The material introduced in the piano in m. 5, though, is the glue that holds this work together. This relatively simple motive undefined two downward fourths linked by a whole tone undefined is presented several times in a rather static way in the opening section. However, unlike the other motives in the piece, this figure transcends its original role; in fact, it generates nearly all the material of the second half of the piece.
Over the course of the work, the static materials of the opening rather dramatically give way to the developmental and lyrical materials at its end. It is my hope that in listening to this piece, you will find these transformations to be as beautiful and satisfying as I do undefined evocative, sweeping, and grand.
Bryan Charles Jacobs (b. 1979) | Do You Need, Do To Me, 18 Me, 18 Mean (2012)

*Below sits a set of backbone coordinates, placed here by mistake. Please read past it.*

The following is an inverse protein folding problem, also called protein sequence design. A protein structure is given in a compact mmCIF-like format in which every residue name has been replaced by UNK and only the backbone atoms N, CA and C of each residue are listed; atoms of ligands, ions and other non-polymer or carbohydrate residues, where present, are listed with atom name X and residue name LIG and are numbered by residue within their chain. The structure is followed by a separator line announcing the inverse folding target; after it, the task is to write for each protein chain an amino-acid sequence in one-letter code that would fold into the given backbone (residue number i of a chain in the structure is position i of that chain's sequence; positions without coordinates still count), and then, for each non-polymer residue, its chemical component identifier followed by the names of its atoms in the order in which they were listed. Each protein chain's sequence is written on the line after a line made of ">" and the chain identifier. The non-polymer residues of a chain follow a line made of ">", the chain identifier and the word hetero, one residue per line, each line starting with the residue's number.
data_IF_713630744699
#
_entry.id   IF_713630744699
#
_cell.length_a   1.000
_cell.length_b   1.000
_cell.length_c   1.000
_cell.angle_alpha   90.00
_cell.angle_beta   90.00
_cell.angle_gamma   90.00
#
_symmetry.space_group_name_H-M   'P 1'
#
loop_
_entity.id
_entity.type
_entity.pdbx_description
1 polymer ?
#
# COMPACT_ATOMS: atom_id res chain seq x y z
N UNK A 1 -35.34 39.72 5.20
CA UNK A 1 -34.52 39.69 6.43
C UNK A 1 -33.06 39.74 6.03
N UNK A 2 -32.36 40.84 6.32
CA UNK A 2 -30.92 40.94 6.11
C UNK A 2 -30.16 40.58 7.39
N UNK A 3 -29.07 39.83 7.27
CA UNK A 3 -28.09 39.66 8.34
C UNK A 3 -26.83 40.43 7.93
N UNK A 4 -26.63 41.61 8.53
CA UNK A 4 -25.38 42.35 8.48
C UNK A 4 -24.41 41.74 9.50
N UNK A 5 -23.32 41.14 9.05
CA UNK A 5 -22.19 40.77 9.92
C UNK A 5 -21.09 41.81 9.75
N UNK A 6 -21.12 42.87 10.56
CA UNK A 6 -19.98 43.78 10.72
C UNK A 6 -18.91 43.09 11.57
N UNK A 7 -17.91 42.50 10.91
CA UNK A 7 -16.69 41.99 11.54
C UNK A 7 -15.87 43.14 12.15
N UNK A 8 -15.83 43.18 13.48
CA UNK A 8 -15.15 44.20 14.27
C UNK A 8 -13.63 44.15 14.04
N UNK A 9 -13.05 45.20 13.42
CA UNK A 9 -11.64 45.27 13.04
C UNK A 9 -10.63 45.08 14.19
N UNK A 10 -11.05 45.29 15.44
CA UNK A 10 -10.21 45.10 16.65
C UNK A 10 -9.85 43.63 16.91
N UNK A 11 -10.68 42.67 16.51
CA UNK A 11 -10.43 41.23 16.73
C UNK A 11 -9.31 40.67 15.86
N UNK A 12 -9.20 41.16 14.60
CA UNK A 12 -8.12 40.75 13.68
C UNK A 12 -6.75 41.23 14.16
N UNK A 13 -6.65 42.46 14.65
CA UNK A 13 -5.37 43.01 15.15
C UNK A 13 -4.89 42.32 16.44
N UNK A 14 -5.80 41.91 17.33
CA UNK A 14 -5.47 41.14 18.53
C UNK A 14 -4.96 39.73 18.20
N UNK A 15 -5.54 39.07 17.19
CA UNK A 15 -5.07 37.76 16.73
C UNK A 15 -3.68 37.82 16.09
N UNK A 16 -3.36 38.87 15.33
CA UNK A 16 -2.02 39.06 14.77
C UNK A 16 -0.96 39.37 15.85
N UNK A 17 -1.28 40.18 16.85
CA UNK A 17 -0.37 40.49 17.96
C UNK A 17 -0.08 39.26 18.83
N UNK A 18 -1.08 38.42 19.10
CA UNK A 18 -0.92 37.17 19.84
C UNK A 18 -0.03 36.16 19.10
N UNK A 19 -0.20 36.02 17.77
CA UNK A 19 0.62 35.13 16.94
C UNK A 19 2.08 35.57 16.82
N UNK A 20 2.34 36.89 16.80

Bryan Jacobs is a New York based composer and guitarist. His music has been performed by ensembles such as the Cleveland Chamber Symphony, The McGill Contemporary Music Ensemble, Wet Ink, International Contemporary Ensemble, Talea Ensemble, Ensemble Pamplemousse, and the pianist Xenia Pestova. He has had performances at Festival Ai-maako (Chile), La Muse en Festival (Paris, France), Festival Archipel (Geneva, Switzerland), Domain Forget (Québec), St. John’s Church (Limerick), as well as numerous other music festivals in Canada and the United States. His acoustic and electroacoustic compositions have earned him national and international awards and scholarships from the American Academy of Arts and Letters, Bourges International Electroacoustic Music and Sound Art competition, Centre for Computational Musicology and Computer Music, RTÉ Lyric FM and McGill University among others. He has participated in residencies at La Muse en Circuit in Paris and Zentrum für Kunst und Medientechnologie in Karlsruhe, Germany. He has performed his own compositions for guitar and electronics at the Stone (NYC), Miller Theater (NYC), and the Wulf (LA). In addition to his artistic endeavors, Bryan is the co-founder of Qubit, a New York based concert producing organization that presents music involving technology.